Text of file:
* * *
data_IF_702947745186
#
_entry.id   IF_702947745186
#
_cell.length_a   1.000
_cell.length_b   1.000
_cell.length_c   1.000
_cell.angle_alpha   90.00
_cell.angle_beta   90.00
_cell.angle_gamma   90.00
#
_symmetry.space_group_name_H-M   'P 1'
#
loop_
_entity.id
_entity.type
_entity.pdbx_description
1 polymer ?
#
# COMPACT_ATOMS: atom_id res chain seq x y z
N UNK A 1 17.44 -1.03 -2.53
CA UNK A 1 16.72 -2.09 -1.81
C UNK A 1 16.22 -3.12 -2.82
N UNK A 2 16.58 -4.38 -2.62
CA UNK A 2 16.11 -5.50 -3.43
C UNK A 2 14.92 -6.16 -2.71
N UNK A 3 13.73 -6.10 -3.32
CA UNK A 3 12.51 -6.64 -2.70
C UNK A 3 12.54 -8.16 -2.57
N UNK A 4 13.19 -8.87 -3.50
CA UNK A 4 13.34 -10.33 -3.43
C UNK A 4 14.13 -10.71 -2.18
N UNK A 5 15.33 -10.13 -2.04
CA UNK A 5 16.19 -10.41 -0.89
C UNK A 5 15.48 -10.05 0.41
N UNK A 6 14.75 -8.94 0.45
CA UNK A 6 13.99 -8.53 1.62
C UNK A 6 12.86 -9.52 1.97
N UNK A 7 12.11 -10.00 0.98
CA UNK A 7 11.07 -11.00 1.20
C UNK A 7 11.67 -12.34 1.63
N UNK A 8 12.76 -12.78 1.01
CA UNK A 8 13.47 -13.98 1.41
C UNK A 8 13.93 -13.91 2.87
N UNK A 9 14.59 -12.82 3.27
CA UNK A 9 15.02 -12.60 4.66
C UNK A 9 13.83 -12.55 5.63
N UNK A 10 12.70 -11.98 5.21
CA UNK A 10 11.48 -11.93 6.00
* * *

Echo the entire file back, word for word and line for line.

data_IF_702947745186
#
_entry.id   IF_702947745186
#
_cell.length_a   1.000
_cell.length_b   1.000
_cell.length_c   1.000
_cell.angle_alpha   90.00
_cell.angle_beta   90.00
_cell.angle_gamma   90.00
#
_symmetry.space_group_name_H-M   'P 1'
#
loop_
_entity.id
_entity.type
_entity.pdbx_description
1 polymer ?
#
# COMPACT_ATOMS: atom_id res chain seq x y z
N UNK A 1 17.44 -1.03 -2.53
CA UNK A 1 16.72 -2.09 -1.81
C UNK A 1 16.22 -3.12 -2.82
N UNK A 2 16.58 -4.38 -2.62
CA UNK A 2 16.11 -5.50 -3.43
C UNK A 2 14.92 -6.16 -2.71
N UNK A 3 13.73 -6.10 -3.32
CA UNK A 3 12.51 -6.64 -2.70
C UNK A 3 12.54 -8.16 -2.57
N UNK A 4 13.19 -8.87 -3.50
CA UNK A 4 13.34 -10.33 -3.43
C UNK A 4 14.13 -10.71 -2.18
N UNK A 5 15.33 -10.13 -2.04
CA UNK A 5 16.19 -10.41 -0.89
C UNK A 5 15.48 -10.05 0.41
N UNK A 6 14.75 -8.94 0.45
CA UNK A 6 13.99 -8.53 1.62
C UNK A 6 12.86 -9.52 1.97
N UNK A 7 12.11 -10.00 0.98
CA UNK A 7 11.07 -11.00 1.20
C UNK A 7 11.67 -12.34 1.63
N UNK A 8 12.76 -12.78 1.01
CA UNK A 8 13.47 -13.98 1.41
C UNK A 8 13.93 -13.91 2.87
N UNK A 9 14.59 -12.82 3.27
CA UNK A 9 15.02 -12.60 4.66
C UNK A 9 13.83 -12.55 5.63
N UNK A 10 12.70 -11.98 5.21
CA UNK A 10 11.48 -11.93 6.00